For years, investigators have attempted to improve risk stratification for primary prevention. Commonly, the Framingham risk score is used to identify patients who require more aggressive lipid lowering therapy. However, a substantial number of CV events occur in patients considered lower risk. Based on the result from numerous studies, use of hsCRP in intermediate risk patients has been proposed.(3) It has clearly been shown that patients with increased CRP are at an increased risk for CV events.(4) Additionally, in a series of landmark studies, Ridker and colleagues have demonstrated that significant reductions in CRP after statin treatment are associated with significantly lower CV events,(5) although the reduction in hsCRP has minimal correlation to the reduction of LDL. A post-hoc analysis from the AFCAPS/TexCAPS Study demonstrated that patients who had elevated hsCRP had a substantially higher rate of CV events, which was significantly reduced after lovastatin treatment; in contrast CV events in patients with low hsCRP was very low.(6) The JUPITER Trial was designed to test the hypothesis that targeting patients with relatively normal LDL (<130 mg/dL) but with an elevated hsCRP with statin treatment could reduce CV events. Because it was thought the event rate in patients with low hsCRP would be low, patients with hsCRP <2 mg/L were not included. Treatment with rosuvastatin was highly successful, significantly reducing clinical events by 46% over a 1.9-year follow-up period.(1) However, an important aspect not often appreciated was that the absolute risk reduction was fairly low, from 1.36-0.77 per 100 person years follow up. However, in the current study, hsCRP did not offer any additional benefit for risk stratification, as patients with hsCRP < and >2 mg/L had a similar rate of CV events.(2) In contrast, increasing CAC accurately identified high and low risk patients. An advantage of CAC is that patients without CAC almost never have significant CAD, and risk of CV events is exceedingly low.(7) A high CAC identifies patients who are more likely to have CAD; although patients with very high scores frequently do not have perfusion limiting stenoses.(8) Currently, neither CAC scoring nor hsCRP have a Class I recommendation for risk stratification for primary prevention,(9) although both have a Class IIa recommendation of screening intermediate risk patients.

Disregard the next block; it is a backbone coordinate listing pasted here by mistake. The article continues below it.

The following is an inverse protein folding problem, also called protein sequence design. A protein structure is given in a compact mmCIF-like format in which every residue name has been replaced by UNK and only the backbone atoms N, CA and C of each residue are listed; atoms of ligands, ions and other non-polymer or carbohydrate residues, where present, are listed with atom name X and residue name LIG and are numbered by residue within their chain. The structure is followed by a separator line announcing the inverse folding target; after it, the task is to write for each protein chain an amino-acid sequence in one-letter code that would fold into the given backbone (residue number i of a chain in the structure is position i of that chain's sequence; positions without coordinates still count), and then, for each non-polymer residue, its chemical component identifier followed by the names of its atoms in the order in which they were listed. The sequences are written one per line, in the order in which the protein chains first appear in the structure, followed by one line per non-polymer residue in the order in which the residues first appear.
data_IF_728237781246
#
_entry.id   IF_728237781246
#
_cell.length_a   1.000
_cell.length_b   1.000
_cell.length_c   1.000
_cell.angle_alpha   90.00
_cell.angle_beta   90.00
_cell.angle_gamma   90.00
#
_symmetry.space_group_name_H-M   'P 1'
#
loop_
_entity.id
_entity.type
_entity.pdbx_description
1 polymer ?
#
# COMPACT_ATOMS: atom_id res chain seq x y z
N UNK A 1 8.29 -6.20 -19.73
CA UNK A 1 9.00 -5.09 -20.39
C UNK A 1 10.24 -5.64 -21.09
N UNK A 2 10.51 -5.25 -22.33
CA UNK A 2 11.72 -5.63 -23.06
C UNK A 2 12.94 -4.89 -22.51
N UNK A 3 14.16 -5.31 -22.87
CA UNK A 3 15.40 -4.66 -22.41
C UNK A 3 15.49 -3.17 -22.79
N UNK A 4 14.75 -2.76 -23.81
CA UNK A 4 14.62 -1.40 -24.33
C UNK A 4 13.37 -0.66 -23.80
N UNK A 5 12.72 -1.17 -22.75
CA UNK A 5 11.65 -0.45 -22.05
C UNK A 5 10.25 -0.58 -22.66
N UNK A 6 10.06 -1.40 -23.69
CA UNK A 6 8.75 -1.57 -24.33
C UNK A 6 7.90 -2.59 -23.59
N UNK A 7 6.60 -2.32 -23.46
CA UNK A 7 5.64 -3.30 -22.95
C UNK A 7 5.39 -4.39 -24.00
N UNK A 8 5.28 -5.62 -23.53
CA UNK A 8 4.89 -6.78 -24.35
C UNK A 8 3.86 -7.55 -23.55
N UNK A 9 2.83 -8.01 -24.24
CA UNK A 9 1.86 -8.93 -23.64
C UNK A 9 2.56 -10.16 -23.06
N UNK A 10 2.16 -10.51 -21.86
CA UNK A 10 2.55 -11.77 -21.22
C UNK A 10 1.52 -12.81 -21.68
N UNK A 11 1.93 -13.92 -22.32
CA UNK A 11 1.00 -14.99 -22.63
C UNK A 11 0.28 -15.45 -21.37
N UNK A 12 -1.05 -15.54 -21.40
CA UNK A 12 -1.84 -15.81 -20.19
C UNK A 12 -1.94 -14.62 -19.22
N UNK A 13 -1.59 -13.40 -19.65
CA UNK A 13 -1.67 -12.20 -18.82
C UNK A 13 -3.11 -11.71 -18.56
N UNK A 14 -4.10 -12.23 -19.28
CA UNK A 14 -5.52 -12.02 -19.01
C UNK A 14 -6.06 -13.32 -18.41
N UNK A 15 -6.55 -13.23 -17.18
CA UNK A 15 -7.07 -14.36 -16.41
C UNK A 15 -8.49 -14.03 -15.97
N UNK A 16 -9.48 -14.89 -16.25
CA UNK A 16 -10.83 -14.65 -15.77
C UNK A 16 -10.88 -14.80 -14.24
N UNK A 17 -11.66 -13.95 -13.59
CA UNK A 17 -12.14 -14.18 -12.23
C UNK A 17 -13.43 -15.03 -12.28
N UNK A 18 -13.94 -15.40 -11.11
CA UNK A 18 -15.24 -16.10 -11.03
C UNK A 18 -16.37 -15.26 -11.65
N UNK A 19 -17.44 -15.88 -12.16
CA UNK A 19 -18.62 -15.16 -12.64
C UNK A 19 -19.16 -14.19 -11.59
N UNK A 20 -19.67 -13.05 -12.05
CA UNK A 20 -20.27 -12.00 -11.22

Should this data change the way we evaluate low risk patients without known CAD? The results of this study are in contrast to prior studies,(10, 11) which found complementary risk prediction with CAC and hsCRP (albeit in one using a higher hsCRP value of 10 mg/L(10)). Limiting the use of CAC as a routine strategy for primary risk stratification is that the cost of coronary calcium screening is substantially higher than that of hsCRP, frequently costing $200-300/test, In contrast, hsCRP costs are substantially less.